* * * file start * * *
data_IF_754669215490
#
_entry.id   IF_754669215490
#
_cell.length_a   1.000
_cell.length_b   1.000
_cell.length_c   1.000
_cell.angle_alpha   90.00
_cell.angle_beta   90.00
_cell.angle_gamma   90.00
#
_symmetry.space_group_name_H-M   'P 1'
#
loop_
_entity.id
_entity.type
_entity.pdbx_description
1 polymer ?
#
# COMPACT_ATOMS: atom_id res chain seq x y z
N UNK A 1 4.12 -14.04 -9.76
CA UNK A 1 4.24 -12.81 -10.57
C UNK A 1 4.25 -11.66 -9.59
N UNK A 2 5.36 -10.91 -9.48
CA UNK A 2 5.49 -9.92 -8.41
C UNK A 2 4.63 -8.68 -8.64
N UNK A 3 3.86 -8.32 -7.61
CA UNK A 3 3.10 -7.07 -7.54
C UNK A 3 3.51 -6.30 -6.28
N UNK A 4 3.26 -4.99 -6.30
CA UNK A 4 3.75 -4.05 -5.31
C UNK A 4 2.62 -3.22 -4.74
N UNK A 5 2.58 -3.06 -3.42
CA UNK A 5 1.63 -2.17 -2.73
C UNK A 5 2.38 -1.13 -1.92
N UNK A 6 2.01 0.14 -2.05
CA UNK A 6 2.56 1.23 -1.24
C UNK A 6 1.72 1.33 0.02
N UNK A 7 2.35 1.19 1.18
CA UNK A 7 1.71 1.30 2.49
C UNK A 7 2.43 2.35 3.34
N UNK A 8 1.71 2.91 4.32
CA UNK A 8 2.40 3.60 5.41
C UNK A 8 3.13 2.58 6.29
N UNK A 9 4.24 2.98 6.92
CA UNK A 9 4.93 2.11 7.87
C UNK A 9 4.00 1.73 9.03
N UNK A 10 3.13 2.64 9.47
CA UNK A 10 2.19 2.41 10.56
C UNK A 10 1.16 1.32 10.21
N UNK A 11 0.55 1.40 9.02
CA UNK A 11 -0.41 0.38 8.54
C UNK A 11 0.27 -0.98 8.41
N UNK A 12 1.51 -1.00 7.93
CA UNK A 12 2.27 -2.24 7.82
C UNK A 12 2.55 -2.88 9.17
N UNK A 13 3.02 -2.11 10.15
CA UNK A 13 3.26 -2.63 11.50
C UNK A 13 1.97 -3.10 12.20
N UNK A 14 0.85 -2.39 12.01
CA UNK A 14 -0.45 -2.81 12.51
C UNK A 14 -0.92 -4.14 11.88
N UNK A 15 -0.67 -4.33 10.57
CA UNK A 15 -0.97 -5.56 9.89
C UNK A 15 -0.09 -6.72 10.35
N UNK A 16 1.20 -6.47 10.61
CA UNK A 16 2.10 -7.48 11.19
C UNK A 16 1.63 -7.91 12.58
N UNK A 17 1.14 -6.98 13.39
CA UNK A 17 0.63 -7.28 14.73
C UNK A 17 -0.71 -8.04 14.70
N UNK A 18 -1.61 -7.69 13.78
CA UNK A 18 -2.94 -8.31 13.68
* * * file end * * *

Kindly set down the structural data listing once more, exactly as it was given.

data_IF_754669215490
#
_entry.id   IF_754669215490
#
_cell.length_a   1.000
_cell.length_b   1.000
_cell.length_c   1.000
_cell.angle_alpha   90.00
_cell.angle_beta   90.00
_cell.angle_gamma   90.00
#
_symmetry.space_group_name_H-M   'P 1'
#
loop_
_entity.id
_entity.type
_entity.pdbx_description
1 polymer ?
#
# COMPACT_ATOMS: atom_id res chain seq x y z
N UNK A 1 4.12 -14.04 -9.76
CA UNK A 1 4.24 -12.81 -10.57
C UNK A 1 4.25 -11.66 -9.59
N UNK A 2 5.36 -10.91 -9.48
CA UNK A 2 5.49 -9.92 -8.41
C UNK A 2 4.63 -8.68 -8.64
N UNK A 3 3.86 -8.32 -7.61
CA UNK A 3 3.10 -7.07 -7.54
C UNK A 3 3.51 -6.30 -6.28
N UNK A 4 3.26 -4.99 -6.30
CA UNK A 4 3.75 -4.05 -5.31
C UNK A 4 2.62 -3.22 -4.74
N UNK A 5 2.58 -3.06 -3.42
CA UNK A 5 1.63 -2.17 -2.73
C UNK A 5 2.38 -1.13 -1.92
N UNK A 6 2.01 0.14 -2.05
CA UNK A 6 2.56 1.23 -1.24
C UNK A 6 1.72 1.33 0.02
N UNK A 7 2.35 1.19 1.18
CA UNK A 7 1.71 1.30 2.49
C UNK A 7 2.43 2.35 3.34
N UNK A 8 1.71 2.91 4.32
CA UNK A 8 2.40 3.60 5.41
C UNK A 8 3.13 2.58 6.29
N UNK A 9 4.24 2.98 6.92
CA UNK A 9 4.93 2.11 7.87
C UNK A 9 4.00 1.73 9.03
N UNK A 10 3.13 2.64 9.47
CA UNK A 10 2.19 2.41 10.56
C UNK A 10 1.16 1.32 10.21
N UNK A 11 0.55 1.40 9.02
CA UNK A 11 -0.41 0.38 8.54
C UNK A 11 0.27 -0.98 8.41
N UNK A 12 1.51 -1.00 7.93
CA UNK A 12 2.27 -2.24 7.82
C UNK A 12 2.55 -2.88 9.17
N UNK A 13 3.02 -2.11 10.15
CA UNK A 13 3.26 -2.63 11.50
C UNK A 13 1.97 -3.10 12.20
N UNK A 14 0.85 -2.39 12.01
CA UNK A 14 -0.45 -2.81 12.51
C UNK A 14 -0.92 -4.14 11.88
N UNK A 15 -0.67 -4.33 10.57
CA UNK A 15 -0.97 -5.56 9.89
C UNK A 15 -0.09 -6.72 10.35
N UNK A 16 1.20 -6.47 10.61
CA UNK A 16 2.10 -7.48 11.19
C UNK A 16 1.63 -7.91 12.58
N UNK A 17 1.14 -6.98 13.39
CA UNK A 17 0.63 -7.28 14.73
C UNK A 17 -0.71 -8.04 14.70
N UNK A 18 -1.61 -7.69 13.78
CA UNK A 18 -2.94 -8.31 13.68